Archive for March, 2012

Original Questions From School Visits

I’m in the middle of lots of school visits around World Book Day, which you’d think would only last a ‘Day’ but seems to last at least a fortnight!

One of the best things about lots of school visits is lots of great questions from pupils.  I answer questions at the end of every session, so I probably answer dozens of questions a week, possibly even hundreds a week at this time of year.

What amazes me is I’m still being asked new, original and surprising questions.  There are questions which come up pretty much every time (when did you become a writer, how many books have you written, what’s your favourite book?) but I’m impressed that kids are still asking questions which I’ve not heard before, questions which make me think hard about my writing process.

The best question I got on World Book Day was from a pupil at Stockbridge Primary in Edinburgh, who asked: “What’s more important for a writer, imagination or knowledge?”  I thought that was fascinating, because creative writing teaching often concentrates entirely on imagination, but a story won’t be convincing if it’s full of errors. On the other hand, if you have lots of facts, but no flash of inspiration bouncing off the facts, then you haven’t got a story.  I came to the conclusion that both imagination and knowledge are vital, but that I start with imagination then fill the gaps with research.  New writers are often told to “write what you know” but if I only wrote what I know, then I’d write boring books about making packed lunches. Instead I allow myself to imagine stories about injured centaurs or living rocking horses, then I research the time or place or biology and write about the NEW stuff I know.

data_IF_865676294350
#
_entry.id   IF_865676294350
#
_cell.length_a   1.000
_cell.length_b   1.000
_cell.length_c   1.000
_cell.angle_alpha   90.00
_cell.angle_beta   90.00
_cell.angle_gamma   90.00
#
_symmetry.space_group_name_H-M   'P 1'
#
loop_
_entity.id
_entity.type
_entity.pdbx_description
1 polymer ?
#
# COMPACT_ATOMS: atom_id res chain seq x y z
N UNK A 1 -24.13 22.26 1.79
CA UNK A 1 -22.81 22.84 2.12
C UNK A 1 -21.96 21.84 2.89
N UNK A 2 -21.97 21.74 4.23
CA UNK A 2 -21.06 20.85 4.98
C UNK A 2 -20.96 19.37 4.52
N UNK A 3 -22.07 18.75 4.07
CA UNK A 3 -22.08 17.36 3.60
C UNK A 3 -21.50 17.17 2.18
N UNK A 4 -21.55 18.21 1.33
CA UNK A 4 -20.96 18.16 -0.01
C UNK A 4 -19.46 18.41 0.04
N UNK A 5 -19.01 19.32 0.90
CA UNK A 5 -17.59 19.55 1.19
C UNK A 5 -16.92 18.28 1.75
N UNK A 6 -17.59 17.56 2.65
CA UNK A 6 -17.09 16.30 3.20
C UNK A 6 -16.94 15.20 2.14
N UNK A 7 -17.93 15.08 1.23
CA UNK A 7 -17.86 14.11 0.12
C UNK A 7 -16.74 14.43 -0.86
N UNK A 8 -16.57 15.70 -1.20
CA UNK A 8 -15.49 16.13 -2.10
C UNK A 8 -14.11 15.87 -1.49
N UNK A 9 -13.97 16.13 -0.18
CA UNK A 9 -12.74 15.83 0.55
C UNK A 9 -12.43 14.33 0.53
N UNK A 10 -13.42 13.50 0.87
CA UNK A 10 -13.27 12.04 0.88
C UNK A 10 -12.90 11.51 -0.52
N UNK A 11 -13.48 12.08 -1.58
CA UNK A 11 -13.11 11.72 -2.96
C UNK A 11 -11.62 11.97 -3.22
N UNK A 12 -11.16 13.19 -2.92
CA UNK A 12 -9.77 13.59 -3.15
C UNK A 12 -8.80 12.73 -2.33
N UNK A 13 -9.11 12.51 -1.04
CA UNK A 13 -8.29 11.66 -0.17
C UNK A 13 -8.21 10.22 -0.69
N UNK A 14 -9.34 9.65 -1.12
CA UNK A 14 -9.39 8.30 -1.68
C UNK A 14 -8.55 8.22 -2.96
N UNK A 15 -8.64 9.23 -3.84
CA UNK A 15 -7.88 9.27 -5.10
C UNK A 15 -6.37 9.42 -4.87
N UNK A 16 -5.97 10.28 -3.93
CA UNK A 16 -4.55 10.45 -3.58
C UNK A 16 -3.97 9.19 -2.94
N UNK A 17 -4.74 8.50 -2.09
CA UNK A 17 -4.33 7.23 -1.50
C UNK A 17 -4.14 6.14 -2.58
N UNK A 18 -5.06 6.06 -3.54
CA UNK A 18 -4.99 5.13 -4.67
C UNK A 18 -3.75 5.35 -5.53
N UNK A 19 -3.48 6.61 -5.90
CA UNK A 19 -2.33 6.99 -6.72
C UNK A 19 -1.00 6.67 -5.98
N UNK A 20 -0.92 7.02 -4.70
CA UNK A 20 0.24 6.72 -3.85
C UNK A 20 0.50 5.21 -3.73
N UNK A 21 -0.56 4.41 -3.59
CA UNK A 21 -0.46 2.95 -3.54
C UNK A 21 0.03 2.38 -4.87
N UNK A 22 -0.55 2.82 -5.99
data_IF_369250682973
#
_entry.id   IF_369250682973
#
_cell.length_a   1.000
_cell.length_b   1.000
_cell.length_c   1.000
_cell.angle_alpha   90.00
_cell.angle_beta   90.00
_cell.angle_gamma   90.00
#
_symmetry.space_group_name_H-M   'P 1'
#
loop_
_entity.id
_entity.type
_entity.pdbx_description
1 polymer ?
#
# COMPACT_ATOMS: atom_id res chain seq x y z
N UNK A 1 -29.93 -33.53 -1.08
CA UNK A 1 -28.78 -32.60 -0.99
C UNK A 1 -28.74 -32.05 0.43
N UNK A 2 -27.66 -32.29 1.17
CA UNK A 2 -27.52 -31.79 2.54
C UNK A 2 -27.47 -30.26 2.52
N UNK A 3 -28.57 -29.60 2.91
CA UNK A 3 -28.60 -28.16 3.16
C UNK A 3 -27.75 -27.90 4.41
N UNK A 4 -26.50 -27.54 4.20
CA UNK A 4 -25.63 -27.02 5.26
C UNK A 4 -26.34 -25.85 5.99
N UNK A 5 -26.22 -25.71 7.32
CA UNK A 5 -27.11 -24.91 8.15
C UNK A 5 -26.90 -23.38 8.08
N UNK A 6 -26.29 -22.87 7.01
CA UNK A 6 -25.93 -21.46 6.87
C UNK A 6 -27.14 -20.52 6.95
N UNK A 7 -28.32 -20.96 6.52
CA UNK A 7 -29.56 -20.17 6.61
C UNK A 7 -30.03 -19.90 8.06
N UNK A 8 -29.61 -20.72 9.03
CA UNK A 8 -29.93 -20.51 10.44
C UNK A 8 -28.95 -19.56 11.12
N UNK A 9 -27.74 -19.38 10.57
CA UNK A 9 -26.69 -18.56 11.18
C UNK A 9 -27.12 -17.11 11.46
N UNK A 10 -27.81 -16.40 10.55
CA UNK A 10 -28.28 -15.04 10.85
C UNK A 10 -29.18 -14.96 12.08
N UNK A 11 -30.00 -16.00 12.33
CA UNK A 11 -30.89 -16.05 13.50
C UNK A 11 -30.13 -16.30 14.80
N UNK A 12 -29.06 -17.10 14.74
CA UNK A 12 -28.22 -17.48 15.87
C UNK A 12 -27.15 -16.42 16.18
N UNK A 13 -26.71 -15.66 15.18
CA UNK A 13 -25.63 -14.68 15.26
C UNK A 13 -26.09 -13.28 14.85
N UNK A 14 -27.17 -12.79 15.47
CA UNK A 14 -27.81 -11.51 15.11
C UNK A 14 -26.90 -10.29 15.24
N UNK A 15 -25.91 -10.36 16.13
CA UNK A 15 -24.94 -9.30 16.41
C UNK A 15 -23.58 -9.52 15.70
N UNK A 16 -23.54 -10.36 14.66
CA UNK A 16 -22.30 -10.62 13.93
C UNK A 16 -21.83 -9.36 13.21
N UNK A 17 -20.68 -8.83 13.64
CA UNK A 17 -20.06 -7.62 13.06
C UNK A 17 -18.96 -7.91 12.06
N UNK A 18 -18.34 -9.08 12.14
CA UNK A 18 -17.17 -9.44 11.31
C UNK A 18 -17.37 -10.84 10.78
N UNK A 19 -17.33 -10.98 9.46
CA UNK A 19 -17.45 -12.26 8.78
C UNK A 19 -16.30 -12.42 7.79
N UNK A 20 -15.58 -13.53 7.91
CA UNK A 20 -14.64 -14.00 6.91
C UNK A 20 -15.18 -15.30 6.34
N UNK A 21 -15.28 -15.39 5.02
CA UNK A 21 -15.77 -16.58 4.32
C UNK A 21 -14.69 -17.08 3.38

Another question I was asked recently at Westercommon Primary in Glasgow was: “How do you know when a story is finished?”  That’s a brilliant question, because we spend a lot of time thinking about good ways to start stories, and we may not think hard enough about how to finish them. I explained that my stories are finished when my characters have solved the main problem.  Because it isn’t a story without a problem: a mystery, a quest, a baddie to be defeated.  You spend the story trying to solve the problem, and once it’s solved, the story is over.  Boom.  The End.

A pupil at St Mary’s in Glasgow asked: “When you reach a certain age, will you want someone else to continue your work?”  That made me laugh, because I never want to reach a certain age… But the serious point we discussed was whether someone else could carry on my work, indeed any writers’ work, or whether it’s individual to us.  If a person’s life work is campaigning for animal rights, or planting a forest, or running a jam factory, someone else probably could continue it, but no-one else could write my stories.  Not exactly the way I write them.  Because my stories come out of my thought processes, my experiences, my way of research, and my own individual (hard to explain and impossible to replicate) flashes of imagination.  That’s the magical thing about writing: we all write differently.  So no, if I ever reach a certain age and stop writing, that will be it.  No more Lari Don books.  I’d better get a move on and write another one while I still can!

I’ve been asked other fascinating questions in the last few weeks, but my author events are noisy and fast moving, so I don’t often remember the exact questions afterwards.  If you asked an original question which I’ve not mentioned – sorry!

And if you can come up with a question which you think no-one has ever asked me before, please do ask it!  You don’t have to wait until next World Book Day or until I visit your school, just post a comment here or email me on:

And if any other writers want to share the best or most original questions they’ve been asked, I’d love to read them!